The news stations just showed the highlights, which looked bad. Guessing they had to do some searching to find those video clips.


Little surprised at your response, Harvey.

This hurricane was no Andrew, but it was certainly the real deal, packing winds of 155. Not only was it quite strong, the orientation of the southwest winds on the SE portion of the storm lined up quite well with the local geography for tremendous amounts of water going up the rivers and flooding inland areas. When roads and bridges disappear, and hundreds (thousands?) of houses are reduced to splinters, something bad certainly happened.

ITN is right on. These people need our help. I know what it's like...a little bit. I have lost everything in a house fire. It's very sobering to suddenly have nothing. I guess I was one better than many Floridians. I still had my vehicles and all family members. Not everyone in Florida can say that tonight.

If you can't go there, send a few bucks. If you can go, bodies and hands would be huge to many. Like ITN said, help one person, and that person is sooner able to help his neighbor.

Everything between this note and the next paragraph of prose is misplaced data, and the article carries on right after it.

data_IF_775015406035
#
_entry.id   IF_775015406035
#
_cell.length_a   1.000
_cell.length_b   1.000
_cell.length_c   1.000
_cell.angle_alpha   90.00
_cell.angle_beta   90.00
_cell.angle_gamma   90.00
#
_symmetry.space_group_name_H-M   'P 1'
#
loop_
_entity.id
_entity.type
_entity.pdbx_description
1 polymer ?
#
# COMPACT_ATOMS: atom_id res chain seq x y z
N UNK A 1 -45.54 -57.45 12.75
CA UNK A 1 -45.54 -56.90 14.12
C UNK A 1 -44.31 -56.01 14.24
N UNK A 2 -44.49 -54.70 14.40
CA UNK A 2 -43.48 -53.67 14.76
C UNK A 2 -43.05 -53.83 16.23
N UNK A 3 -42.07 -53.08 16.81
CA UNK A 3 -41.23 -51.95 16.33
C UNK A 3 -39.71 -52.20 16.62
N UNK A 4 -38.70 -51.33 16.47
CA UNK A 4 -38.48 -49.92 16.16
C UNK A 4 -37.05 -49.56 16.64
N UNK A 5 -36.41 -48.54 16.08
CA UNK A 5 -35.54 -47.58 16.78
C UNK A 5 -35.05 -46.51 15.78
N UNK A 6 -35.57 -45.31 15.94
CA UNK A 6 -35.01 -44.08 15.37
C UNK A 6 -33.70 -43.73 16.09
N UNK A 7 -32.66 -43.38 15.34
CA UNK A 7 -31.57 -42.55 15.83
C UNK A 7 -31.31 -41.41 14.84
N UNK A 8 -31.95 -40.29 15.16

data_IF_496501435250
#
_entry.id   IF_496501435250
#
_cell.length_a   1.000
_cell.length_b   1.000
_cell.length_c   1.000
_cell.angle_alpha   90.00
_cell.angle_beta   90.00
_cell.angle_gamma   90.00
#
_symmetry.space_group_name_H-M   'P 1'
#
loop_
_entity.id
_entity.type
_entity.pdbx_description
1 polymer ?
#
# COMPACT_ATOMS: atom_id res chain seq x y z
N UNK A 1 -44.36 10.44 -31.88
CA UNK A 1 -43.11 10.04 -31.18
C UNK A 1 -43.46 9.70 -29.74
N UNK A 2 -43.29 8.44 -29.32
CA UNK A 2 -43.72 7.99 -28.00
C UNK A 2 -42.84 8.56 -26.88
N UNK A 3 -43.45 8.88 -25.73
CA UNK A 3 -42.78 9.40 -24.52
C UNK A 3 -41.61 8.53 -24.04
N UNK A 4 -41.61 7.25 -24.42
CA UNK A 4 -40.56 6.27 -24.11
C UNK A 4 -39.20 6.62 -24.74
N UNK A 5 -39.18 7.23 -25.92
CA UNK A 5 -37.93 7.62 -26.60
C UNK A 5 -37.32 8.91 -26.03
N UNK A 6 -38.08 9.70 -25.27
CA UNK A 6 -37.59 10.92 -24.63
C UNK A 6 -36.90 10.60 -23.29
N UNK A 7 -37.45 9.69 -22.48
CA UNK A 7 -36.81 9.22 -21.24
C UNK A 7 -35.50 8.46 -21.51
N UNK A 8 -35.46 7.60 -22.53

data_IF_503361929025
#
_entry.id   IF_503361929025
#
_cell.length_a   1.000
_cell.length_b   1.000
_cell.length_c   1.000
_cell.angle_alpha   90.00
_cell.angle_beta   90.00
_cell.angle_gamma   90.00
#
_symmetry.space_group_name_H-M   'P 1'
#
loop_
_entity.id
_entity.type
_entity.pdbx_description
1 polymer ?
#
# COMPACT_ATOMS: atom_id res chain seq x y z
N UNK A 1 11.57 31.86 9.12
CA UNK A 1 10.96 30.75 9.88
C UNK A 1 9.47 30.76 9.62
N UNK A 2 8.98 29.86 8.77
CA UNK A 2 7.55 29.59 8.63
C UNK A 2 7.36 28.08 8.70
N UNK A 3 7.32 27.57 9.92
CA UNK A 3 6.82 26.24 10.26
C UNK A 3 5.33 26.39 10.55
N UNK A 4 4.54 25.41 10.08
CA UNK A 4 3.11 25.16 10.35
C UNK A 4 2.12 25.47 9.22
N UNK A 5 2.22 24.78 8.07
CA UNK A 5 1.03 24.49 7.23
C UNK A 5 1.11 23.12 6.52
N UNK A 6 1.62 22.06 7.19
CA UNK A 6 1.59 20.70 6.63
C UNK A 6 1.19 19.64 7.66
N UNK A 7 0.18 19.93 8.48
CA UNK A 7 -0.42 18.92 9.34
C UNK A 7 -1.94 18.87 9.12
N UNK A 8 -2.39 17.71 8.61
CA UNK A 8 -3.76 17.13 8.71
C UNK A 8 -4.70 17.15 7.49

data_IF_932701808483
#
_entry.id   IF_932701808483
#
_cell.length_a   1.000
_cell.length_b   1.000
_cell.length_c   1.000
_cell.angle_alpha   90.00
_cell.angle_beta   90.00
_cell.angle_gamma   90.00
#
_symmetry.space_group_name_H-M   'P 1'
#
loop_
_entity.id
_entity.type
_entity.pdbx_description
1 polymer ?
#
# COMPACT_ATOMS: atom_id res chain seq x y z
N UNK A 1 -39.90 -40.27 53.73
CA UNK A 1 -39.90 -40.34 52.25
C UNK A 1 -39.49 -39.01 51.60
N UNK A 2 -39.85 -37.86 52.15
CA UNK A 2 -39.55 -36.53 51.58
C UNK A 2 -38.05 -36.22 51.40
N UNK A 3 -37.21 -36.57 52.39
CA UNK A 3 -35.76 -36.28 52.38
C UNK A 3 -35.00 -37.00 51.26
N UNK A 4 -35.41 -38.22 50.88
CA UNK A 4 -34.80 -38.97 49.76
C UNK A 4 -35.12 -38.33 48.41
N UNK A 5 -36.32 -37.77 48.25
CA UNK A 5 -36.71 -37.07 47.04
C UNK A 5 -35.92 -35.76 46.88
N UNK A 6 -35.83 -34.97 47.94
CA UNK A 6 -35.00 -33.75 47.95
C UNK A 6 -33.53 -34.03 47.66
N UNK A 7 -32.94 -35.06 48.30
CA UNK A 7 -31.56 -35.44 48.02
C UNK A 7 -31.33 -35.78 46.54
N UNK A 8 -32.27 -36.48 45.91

Well said...and thank you.


The Parrot Killer

Debunked in my sig. - tmiddles

Google keeps track of paranoid talk and i'm not on their list. I've been evaluated and certified. - keepit

nuclear powered ships do not require nuclear fuel. - Swan

While it is true that fossils do not burn it is also true that fossil fuels burn very well - Swan
03-10-2022 08:12
HarveyH55Profile picture★★★★★
(4463)
So I'm a horrible person, because I don't quit my job, and drive 80+ miles to try and find yards to help clean up? I just related the local conditions, from what I saw on my drive to work.
storm drains and ditches are best left to the city and county workers, who have the experience and equipment. The hard hit areas on the coast will get taken care of, but will take time. Me traveling over, isn't going to make much difference. Little more involved, than helping out a neighbor. It's one thing to help people in your neighborhood, when you see a need. Another thing to travel all over the city, looking for something. Really pushing it, crossing county lines (several), to get to the areas seen on the TV news